Lack of rain, east wind keep hilsa off coast
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- Published 16.07.12
Tamluk, July 15: The daily catch of hilsa in the first fortnight of July has fallen by 90 per cent this year compared with the haul in the corresponding period last year.
Fisheries department sources said in the first fortnight of July last year, fishermen caught about 100 quintals of the hilsa daily but this year 5 to 10 quintals have landed in their basket, if they were lucky.
“The fishermen are getting 10 per cent of what they caught last year. As a result they face financial loss,” said Surajit Bag, assistant director of fisheries (marine) in Contai. “We hope the situation will improve when there is adequate rainfall,” he said.
Experts said the lack of rain, which makes the brackish water sweeter, and the absence of a wind from the east, which makes the fish swim from the deeper seas towards the coast to lay eggs, are the reason why fewer hilsa have been caught. The hilsa swims into the Hooghly, Rupnarayan, Haldi and Rasulpur rivers and their tributaries to lay eggs.
“This happens during the monsoon when the wind blows from the east and rain water sweetens the brackish water close to the sea,” Bag said.
This time, not only was the monsoon late in coming, rainfall was 40 per cent below average across the country till the first week of July.
Anandadeb Mukhopadhyay, a professor of oceanography at Jadavpur University, said a steady drizzle and the wind from the east are the ideal conditions for the hilsa to swim towards the coast.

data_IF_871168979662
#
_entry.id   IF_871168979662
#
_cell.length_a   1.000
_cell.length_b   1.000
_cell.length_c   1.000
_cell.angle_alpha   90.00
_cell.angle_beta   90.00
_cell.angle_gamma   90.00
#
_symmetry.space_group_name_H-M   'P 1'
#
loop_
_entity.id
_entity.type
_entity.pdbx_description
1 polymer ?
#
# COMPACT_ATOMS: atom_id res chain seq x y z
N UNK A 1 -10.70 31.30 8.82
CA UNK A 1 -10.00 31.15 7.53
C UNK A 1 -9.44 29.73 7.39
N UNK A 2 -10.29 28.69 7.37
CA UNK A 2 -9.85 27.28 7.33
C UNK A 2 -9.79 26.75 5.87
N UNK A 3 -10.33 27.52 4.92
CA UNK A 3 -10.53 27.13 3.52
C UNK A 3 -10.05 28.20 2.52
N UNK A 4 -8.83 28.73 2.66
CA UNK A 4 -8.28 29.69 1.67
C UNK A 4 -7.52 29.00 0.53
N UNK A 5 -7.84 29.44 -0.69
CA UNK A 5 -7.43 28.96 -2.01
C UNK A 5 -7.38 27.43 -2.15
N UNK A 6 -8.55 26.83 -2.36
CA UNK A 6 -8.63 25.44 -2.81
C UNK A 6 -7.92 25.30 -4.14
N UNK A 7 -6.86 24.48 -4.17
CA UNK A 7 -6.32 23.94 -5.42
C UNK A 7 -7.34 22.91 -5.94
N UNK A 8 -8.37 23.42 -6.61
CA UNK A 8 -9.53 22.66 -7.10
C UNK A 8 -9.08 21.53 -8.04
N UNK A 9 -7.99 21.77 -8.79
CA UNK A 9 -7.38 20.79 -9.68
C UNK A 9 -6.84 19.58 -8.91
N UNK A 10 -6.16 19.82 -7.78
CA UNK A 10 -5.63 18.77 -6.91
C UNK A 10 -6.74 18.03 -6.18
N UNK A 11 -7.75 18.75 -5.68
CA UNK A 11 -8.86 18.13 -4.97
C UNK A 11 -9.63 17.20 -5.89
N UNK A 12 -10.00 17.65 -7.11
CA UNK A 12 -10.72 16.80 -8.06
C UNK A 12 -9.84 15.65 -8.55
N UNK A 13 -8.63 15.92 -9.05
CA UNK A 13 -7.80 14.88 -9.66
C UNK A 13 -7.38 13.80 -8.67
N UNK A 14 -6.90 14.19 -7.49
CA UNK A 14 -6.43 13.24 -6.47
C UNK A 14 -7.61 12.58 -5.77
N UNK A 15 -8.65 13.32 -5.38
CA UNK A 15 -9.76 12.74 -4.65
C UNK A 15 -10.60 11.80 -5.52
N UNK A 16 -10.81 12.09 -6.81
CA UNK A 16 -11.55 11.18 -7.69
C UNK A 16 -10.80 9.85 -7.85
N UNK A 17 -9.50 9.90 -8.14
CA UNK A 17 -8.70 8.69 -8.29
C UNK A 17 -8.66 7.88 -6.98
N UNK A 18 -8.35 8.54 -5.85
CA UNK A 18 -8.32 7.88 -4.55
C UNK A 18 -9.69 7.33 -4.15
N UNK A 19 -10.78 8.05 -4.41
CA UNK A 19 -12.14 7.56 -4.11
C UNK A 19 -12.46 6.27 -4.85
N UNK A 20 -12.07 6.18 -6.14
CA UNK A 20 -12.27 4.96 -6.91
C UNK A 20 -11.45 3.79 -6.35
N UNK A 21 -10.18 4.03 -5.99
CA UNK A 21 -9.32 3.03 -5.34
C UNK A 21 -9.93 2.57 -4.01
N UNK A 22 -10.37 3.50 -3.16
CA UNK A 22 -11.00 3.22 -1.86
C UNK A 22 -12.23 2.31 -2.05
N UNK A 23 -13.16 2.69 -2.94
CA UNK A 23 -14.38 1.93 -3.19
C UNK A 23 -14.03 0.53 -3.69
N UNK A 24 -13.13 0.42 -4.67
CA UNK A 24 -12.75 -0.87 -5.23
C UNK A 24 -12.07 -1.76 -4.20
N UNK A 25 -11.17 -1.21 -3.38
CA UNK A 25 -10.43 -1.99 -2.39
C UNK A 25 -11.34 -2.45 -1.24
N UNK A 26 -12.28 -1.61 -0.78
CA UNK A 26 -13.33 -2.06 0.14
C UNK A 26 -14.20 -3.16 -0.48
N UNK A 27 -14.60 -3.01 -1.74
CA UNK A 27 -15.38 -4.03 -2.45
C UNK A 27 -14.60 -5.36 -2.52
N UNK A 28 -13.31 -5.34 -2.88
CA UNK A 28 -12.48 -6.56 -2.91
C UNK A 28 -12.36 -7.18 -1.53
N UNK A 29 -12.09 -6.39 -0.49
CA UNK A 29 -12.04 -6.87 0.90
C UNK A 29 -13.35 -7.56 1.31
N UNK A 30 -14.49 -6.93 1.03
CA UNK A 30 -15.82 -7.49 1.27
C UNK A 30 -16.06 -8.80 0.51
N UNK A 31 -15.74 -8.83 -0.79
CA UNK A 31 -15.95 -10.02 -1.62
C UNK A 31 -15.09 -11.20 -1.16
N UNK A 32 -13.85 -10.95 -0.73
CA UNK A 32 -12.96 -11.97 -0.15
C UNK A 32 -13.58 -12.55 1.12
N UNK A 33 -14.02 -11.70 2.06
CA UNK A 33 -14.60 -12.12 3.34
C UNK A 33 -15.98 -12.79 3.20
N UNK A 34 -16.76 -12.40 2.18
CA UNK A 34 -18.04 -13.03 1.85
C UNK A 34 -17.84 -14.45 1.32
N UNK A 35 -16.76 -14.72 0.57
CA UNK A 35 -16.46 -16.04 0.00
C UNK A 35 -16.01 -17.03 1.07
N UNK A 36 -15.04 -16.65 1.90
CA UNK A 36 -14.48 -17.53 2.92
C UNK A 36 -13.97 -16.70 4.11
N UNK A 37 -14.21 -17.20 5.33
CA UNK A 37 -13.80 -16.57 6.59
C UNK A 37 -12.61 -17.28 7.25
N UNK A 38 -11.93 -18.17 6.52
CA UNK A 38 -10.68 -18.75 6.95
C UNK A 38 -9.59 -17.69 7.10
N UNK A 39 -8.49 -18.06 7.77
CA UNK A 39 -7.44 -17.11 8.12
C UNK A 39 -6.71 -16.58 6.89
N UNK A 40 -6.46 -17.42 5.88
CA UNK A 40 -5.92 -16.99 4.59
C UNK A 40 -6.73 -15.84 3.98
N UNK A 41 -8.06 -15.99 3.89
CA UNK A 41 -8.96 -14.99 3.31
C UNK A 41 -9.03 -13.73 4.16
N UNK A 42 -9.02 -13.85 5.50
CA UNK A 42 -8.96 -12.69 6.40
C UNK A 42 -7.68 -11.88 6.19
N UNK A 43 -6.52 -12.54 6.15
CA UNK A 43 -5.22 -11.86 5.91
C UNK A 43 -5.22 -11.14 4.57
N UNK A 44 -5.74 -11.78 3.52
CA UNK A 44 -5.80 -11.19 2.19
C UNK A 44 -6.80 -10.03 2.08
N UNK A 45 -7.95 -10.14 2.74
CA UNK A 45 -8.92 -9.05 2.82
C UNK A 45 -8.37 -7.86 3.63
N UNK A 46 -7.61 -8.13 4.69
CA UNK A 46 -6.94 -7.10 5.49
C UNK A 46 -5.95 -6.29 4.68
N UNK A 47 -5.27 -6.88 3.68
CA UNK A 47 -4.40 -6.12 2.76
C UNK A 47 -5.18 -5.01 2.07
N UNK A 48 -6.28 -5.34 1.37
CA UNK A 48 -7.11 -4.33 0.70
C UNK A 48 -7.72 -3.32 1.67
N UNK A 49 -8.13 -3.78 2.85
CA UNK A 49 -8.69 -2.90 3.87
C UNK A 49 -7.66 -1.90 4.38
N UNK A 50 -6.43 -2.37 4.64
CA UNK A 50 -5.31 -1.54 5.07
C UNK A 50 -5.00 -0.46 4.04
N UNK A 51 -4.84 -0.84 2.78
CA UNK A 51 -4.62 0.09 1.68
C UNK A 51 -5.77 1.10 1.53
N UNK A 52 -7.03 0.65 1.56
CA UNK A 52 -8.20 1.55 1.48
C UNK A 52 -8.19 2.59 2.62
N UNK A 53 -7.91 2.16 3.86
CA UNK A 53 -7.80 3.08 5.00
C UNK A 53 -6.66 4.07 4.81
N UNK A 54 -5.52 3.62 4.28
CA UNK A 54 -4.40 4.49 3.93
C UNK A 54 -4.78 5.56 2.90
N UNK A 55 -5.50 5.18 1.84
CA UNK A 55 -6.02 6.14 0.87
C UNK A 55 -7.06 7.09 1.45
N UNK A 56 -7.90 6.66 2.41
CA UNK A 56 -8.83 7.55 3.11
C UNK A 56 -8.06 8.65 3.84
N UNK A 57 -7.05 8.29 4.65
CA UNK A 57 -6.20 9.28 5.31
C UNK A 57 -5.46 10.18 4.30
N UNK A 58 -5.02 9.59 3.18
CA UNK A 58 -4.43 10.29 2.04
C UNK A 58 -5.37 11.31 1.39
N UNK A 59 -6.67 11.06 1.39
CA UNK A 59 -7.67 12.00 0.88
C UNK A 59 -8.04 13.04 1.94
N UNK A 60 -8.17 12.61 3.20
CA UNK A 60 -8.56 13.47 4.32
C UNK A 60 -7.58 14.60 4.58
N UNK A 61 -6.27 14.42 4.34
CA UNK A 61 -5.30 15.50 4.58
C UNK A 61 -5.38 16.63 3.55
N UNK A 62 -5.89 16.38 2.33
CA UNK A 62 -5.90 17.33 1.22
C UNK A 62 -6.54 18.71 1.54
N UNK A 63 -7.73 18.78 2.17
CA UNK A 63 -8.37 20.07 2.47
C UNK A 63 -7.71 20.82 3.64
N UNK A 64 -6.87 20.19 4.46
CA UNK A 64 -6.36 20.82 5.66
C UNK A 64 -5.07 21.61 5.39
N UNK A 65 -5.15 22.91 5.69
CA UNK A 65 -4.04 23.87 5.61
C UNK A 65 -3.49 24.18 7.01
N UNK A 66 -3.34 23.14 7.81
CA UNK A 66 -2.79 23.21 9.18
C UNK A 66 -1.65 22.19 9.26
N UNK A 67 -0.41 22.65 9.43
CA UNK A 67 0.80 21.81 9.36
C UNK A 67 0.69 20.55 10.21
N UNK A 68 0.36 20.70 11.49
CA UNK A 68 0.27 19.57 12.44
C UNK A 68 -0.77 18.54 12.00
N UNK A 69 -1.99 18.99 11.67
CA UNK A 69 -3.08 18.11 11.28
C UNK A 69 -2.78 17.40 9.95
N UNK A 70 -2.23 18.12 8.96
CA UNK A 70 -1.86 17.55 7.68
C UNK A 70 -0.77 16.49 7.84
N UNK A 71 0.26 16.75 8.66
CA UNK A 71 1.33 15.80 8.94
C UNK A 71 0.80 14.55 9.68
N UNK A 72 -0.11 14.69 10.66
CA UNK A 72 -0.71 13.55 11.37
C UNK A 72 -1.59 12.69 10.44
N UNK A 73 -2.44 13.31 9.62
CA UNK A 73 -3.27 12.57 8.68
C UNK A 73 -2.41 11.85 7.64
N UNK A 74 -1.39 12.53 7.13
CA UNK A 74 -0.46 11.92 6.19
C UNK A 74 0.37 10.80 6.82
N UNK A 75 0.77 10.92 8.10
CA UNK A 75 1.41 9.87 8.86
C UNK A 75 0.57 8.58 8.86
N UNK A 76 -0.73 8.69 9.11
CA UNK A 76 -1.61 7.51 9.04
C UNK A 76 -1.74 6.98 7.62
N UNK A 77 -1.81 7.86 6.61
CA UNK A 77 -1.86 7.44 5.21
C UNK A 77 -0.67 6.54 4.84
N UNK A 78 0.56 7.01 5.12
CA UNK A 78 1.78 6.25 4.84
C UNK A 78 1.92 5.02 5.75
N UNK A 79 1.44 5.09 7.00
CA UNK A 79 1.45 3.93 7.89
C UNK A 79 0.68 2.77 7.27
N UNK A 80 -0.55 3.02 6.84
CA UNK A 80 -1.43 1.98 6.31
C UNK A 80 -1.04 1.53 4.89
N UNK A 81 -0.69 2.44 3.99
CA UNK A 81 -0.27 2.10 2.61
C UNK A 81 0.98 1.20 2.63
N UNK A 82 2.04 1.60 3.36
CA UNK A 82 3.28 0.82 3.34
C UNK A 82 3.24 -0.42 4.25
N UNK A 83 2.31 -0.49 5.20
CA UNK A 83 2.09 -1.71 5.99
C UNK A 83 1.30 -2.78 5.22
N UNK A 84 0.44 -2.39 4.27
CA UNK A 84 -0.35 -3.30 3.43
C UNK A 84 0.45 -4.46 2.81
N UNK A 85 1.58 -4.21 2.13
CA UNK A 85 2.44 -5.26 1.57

“The wind from the east drives the fish towards the coast,” he said and “in the steady rain, the fish swim upwards from the depths of the ocean”.
“But this year, rainfall has been scarce and there is very little wind from the east since June and that is why the hilsa is not in plenty in the coastal areas. The fishermen are suffering as a result,” said Mukhopadhyay.
Last year’s 100-quintal average catch was also significantly less compared to 250 quintals in 2010.
Sanjoy Das, a fish trader of Digha, said: “In the markets of Digha and Shankarpur, a hilsa weighing 500-600gm is selling for Rs 500 a kg. Larger ones are selling for Rs 700-800 a kg. Last year, I sold the same hilsa between Rs 200 and Rs 400.”
About 30,000 fishermen go to Digha and Shankarpur and neighbouring areas in 1,500 trawlers and mechanised boats to fish every year. Bhagirath Jana, a Shankarpur fish trader, said a team of 15-20 fishermen go out to sea for a week in a trawler.
“Each trawler owner spends about Rs 1 lakh on nets, ice, diesel and payments for hired hands for each trip. We are facing great difficulty as many trawlers owners are not willing ply their boats because of the dearth of fish,” said Jana.